Scientists have uncovered the link between sleep apnoea and an increased chance of developing Alzheimer’s disease.
Researchers at the University of Queensland (UQ) identified the link through a study involving sleep deprivation in mice.
Professor Elizabeth Coulson from UQ’s Queensland Brain Institute and School of Biomedical Sciences said the study saw a “casual relationship” between cognitive disease and lack of oxygen.
People living with dementia often have disturbed sleep – even years prior to experiencing other symptoms. Professor Elizabeth Coulson discusses the connection between sleep apnoea and dementia risks in the latest episode of #AGreyMatter.https://t.co/Sb0rqZon9x#QBI #Podcast pic.twitter.com/FMC98MGP1t
— Queensland Brain Institute, UQ (@QldBrainInst) March 23, 2022
“We found sleep deprivation alone in mice caused only mild cognitive impairment,” Professor Coulson said.
“But we developed a novel way to induce sleep-disrupted breathing and found the mice displayed exacerbated pathological features of Alzheimer’s disease.
“It demonstrated that hypoxia – when the brain is deprived of oxygen – caused the same selective degeneration of neurons that characteristically die in dementia.”
Coulson said the study indicates the use of a CPAP machine to treat the sleeping disorder could lower a person’s risk of dementia.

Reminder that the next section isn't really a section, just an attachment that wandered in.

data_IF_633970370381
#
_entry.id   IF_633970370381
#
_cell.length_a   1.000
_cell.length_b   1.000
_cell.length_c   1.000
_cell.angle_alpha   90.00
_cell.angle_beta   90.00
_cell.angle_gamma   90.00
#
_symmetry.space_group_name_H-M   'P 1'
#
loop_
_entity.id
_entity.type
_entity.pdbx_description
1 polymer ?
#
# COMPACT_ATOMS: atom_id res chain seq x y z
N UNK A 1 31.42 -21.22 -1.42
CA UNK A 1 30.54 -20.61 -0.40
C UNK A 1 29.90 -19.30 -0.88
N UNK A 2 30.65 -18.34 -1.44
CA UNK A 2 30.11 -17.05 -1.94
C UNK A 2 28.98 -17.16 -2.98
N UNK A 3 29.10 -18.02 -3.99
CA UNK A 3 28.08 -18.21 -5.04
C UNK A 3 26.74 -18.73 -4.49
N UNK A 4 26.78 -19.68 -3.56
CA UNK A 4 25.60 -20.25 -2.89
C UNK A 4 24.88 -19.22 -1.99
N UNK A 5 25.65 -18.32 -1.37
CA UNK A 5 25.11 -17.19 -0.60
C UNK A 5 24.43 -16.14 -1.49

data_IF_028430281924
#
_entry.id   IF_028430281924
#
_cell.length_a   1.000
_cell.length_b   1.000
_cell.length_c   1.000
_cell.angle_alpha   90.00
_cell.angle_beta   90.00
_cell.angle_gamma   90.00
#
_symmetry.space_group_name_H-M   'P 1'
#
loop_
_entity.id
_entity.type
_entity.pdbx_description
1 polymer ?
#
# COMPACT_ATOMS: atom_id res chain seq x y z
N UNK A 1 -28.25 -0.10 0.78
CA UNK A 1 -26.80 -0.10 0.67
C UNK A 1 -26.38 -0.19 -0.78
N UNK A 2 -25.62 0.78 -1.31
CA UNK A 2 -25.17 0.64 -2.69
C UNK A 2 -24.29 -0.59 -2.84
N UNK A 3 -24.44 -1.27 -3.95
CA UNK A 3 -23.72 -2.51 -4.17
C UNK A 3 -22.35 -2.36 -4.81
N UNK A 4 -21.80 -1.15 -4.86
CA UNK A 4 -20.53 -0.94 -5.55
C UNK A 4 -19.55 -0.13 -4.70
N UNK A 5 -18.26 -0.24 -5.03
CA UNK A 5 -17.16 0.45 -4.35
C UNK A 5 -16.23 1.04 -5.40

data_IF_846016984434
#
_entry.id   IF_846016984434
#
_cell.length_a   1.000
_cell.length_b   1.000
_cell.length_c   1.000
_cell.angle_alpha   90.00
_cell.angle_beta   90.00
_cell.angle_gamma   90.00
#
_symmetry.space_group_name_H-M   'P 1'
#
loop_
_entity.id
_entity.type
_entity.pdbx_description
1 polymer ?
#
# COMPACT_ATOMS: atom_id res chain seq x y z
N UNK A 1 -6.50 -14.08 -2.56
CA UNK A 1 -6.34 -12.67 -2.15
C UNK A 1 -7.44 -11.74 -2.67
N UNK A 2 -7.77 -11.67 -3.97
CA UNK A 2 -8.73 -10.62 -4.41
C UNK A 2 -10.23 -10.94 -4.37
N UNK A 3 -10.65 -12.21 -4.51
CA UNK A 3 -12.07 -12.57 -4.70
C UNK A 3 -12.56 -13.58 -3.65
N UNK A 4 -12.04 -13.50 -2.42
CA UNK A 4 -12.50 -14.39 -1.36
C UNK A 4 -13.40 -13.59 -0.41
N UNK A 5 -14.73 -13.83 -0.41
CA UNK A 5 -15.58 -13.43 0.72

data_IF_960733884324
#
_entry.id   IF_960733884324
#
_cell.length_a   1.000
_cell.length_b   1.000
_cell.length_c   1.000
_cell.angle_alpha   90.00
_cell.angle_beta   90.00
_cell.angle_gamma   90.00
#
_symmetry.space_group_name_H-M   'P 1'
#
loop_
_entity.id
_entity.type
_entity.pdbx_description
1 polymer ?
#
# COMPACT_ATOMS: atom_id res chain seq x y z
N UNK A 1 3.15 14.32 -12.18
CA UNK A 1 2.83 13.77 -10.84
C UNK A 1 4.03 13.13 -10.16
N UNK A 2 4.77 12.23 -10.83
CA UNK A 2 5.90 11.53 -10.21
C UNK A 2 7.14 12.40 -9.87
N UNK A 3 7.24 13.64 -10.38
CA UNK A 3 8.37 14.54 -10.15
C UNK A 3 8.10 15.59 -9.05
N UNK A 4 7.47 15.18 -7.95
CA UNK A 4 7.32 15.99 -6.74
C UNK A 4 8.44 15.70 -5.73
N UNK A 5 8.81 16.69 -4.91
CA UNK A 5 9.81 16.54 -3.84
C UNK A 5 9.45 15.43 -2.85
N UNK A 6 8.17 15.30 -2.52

“It’s estimated around 50 per cent of elderly people have obstructive sleep apnoea when their throat muscles intermittently collapse and block the airway during sleep causing their breathing to stop and start,” she said.
“We couldn’t fit CPAP to mice, but we experimentally prevented the hypoxia and this stopped the cognitive impairment and neuron death, and also reduced the Alzheimer’s pathology.
“This suggests that CPAP treatment of obstructive sleep apnoea has the potential to reduce dementia risk.”
Research by #UQ‘s Professor Elizabeth Coulson suggests CPAP treatment of obstructive sleep apnoea has the potential to reduce dementia risk ????????
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— UQ News (@UQ_News) November 10, 2022
The professor highlighted that the study’s findings didn’t mean that everyone with sleep apnoea would develop dementia, but that it was important to “define the ‘at risk’ population” in a bid to try and prevent the disease from developing.
“Thirty per cent of people with obstructive sleep apnoea being fitted for CPAP machines already display signs of dementia-like cognitive impairment,” Coulson said.
“Unfortunately the hospital system isn’t referring those people to dementia clinics.
“Some dementia clinicians have reported their patient’s memory has improved after their sleep problems were identified and treated.”
Coulson said the study had now moved on to human trials.
“Early-stage human trials are underway with sleep clinicians in Brisbane and Sydney to determine the correlation between hypoxia and sustained cognitive impairment, and whether CPAP can reduce dementia risk.
“I would strongly recommend anyone with obstructive sleep apnoea use a CPAP machine to maintain cognitive function, as well as assist with other health issues.”
IMPORTANT LEGAL INFO This article is of a general nature and FYI only, because it doesn’t take into account your personal health requirements or existing medical conditions. That means it’s not personalised health advice and shouldn’t be relied upon as if it is. Before making a health-related decision, you should work out if the info is appropriate for your situation and get professional medical advice.